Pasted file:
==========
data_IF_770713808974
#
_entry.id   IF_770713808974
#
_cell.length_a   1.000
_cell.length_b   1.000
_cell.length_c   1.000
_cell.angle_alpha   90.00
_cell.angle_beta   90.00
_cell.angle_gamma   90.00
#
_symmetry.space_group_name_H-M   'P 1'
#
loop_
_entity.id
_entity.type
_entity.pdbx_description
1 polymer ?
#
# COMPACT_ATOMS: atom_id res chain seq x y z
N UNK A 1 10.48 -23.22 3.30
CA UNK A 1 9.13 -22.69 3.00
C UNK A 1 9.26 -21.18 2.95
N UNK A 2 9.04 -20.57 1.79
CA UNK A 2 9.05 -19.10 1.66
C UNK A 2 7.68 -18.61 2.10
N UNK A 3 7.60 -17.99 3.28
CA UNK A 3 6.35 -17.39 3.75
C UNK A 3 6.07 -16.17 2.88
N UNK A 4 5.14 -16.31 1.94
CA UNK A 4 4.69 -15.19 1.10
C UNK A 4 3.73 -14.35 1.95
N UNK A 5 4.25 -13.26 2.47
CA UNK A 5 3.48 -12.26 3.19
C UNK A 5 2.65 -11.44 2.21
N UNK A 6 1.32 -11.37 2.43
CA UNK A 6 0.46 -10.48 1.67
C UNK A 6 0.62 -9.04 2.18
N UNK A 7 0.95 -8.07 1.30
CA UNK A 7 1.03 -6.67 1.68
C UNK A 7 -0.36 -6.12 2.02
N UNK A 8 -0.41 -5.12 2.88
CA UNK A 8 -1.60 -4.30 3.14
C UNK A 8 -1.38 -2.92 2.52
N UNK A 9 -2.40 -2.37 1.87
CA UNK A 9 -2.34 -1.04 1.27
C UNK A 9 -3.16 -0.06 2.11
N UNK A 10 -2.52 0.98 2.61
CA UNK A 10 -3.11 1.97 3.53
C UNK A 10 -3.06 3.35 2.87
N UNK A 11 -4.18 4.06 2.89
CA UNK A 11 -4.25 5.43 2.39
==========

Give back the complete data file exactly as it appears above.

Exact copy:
data_IF_770713808974
#
_entry.id   IF_770713808974
#
_cell.length_a   1.000
_cell.length_b   1.000
_cell.length_c   1.000
_cell.angle_alpha   90.00
_cell.angle_beta   90.00
_cell.angle_gamma   90.00
#
_symmetry.space_group_name_H-M   'P 1'
#
loop_
_entity.id
_entity.type
_entity.pdbx_description
1 polymer ?
#
# COMPACT_ATOMS: atom_id res chain seq x y z
N UNK A 1 10.48 -23.22 3.30
CA UNK A 1 9.13 -22.69 3.00
C UNK A 1 9.26 -21.18 2.95
N UNK A 2 9.04 -20.57 1.79
CA UNK A 2 9.05 -19.10 1.66
C UNK A 2 7.68 -18.61 2.10
N UNK A 3 7.60 -17.99 3.28
CA UNK A 3 6.35 -17.39 3.75
C UNK A 3 6.07 -16.17 2.88
N UNK A 4 5.14 -16.31 1.94
CA UNK A 4 4.69 -15.19 1.10
C UNK A 4 3.73 -14.35 1.95
N UNK A 5 4.25 -13.26 2.47
CA UNK A 5 3.48 -12.26 3.19
C UNK A 5 2.65 -11.44 2.21
N UNK A 6 1.32 -11.37 2.43
CA UNK A 6 0.46 -10.48 1.67
C UNK A 6 0.62 -9.04 2.18
N UNK A 7 0.95 -8.07 1.30
CA UNK A 7 1.03 -6.67 1.68
C UNK A 7 -0.36 -6.12 2.02
N UNK A 8 -0.41 -5.12 2.88
CA UNK A 8 -1.60 -4.30 3.14
C UNK A 8 -1.38 -2.92 2.52
N UNK A 9 -2.40 -2.37 1.87
CA UNK A 9 -2.34 -1.04 1.27
C UNK A 9 -3.16 -0.06 2.11
N UNK A 10 -2.52 0.98 2.61
CA UNK A 10 -3.11 1.97 3.53
C UNK A 10 -3.06 3.35 2.87
N UNK A 11 -4.18 4.06 2.89
CA UNK A 11 -4.25 5.43 2.39